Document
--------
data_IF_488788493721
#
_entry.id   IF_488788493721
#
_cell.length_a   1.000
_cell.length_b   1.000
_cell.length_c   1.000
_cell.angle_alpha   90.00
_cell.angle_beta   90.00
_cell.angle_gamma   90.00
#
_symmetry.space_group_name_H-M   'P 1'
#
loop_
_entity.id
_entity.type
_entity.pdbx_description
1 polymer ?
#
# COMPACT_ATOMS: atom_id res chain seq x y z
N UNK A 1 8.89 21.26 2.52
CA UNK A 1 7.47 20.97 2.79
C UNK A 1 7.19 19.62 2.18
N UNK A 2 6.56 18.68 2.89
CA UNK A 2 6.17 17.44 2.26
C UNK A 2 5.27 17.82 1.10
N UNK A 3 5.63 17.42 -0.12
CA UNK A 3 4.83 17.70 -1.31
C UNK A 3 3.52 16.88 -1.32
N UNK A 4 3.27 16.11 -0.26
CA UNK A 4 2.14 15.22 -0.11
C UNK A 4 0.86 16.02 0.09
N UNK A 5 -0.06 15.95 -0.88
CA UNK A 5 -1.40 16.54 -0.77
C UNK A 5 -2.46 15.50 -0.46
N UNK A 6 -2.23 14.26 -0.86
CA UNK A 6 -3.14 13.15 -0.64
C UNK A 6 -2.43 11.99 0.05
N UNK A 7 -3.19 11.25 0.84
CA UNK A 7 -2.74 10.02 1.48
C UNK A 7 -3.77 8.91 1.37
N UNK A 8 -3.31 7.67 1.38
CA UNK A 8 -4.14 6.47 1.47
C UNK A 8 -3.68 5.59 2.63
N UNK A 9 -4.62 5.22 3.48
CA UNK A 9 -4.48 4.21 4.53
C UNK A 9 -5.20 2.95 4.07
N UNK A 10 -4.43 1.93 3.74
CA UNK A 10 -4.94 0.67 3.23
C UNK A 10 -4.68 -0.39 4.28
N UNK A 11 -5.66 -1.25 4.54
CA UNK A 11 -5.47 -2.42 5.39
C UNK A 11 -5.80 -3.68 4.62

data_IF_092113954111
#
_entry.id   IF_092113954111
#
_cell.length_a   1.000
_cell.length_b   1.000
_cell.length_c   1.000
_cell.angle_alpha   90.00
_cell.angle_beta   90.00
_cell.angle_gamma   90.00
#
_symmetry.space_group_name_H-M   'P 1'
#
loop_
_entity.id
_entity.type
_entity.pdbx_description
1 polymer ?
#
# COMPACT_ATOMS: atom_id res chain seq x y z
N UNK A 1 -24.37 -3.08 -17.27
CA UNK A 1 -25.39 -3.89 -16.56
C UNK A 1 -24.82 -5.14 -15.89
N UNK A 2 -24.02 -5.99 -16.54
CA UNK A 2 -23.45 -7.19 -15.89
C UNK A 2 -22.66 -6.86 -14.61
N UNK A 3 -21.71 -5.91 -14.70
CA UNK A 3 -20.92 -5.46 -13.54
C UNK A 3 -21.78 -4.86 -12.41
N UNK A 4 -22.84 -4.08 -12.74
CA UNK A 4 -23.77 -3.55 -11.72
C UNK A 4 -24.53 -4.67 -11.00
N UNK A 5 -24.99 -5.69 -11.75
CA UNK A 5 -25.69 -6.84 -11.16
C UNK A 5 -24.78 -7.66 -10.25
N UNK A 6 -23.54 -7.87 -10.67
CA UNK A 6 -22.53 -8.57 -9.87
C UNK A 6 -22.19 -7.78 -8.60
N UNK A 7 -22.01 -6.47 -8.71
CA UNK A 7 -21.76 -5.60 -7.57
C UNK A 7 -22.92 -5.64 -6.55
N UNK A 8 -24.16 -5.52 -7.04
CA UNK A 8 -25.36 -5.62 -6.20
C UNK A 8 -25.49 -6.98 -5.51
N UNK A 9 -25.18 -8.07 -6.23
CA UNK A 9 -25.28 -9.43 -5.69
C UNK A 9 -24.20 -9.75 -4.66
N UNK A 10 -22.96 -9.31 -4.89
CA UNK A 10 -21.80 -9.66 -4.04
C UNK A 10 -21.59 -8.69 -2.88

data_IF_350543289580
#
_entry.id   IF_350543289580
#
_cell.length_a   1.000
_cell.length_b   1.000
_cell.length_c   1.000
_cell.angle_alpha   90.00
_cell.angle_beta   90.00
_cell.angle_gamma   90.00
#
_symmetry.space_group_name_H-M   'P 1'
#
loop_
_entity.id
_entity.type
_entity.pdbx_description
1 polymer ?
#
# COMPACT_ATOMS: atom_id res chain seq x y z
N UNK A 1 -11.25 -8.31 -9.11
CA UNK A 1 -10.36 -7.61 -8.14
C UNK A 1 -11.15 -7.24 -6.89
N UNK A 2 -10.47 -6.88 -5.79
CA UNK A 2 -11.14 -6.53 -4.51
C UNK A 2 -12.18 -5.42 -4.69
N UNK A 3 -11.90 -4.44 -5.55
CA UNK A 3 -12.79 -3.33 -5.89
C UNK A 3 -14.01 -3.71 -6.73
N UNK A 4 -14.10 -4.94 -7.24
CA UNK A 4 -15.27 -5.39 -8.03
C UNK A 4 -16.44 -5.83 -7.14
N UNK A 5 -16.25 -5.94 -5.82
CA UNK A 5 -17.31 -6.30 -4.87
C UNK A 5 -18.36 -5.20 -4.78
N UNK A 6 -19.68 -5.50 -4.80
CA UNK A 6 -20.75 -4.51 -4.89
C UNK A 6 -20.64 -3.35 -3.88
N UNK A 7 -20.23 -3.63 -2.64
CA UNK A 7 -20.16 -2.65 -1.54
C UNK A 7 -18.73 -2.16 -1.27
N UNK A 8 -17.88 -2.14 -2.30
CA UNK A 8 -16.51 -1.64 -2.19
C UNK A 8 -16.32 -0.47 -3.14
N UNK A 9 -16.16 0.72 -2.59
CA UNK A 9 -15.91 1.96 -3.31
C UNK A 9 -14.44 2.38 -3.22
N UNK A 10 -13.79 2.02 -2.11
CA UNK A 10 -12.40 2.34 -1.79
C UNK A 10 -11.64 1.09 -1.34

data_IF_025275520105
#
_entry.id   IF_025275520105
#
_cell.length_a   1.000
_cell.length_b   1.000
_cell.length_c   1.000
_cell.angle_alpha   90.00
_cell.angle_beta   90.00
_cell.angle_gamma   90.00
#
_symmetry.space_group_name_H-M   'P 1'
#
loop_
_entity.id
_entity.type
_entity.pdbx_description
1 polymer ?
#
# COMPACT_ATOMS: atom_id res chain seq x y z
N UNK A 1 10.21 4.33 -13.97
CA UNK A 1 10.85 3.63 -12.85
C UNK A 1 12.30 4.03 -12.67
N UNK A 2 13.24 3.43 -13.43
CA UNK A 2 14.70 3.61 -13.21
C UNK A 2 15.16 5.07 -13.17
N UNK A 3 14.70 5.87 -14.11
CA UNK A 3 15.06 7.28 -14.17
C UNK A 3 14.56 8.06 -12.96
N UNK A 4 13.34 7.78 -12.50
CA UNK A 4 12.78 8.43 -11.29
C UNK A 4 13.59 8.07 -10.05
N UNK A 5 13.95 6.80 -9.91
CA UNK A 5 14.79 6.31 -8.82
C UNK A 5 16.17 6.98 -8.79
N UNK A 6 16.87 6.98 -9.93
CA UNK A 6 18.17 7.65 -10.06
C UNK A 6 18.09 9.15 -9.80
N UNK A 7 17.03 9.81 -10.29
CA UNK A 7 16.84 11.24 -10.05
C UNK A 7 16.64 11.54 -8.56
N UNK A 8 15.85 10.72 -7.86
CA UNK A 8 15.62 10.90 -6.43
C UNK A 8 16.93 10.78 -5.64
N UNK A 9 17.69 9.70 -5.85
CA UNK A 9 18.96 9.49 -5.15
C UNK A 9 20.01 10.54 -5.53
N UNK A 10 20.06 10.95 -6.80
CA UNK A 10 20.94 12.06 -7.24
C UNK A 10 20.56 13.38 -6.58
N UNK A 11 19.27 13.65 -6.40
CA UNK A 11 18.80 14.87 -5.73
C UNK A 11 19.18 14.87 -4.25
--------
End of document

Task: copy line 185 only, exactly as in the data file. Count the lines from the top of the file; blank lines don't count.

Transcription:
C UNK A 4 13.59 8.07 -10.05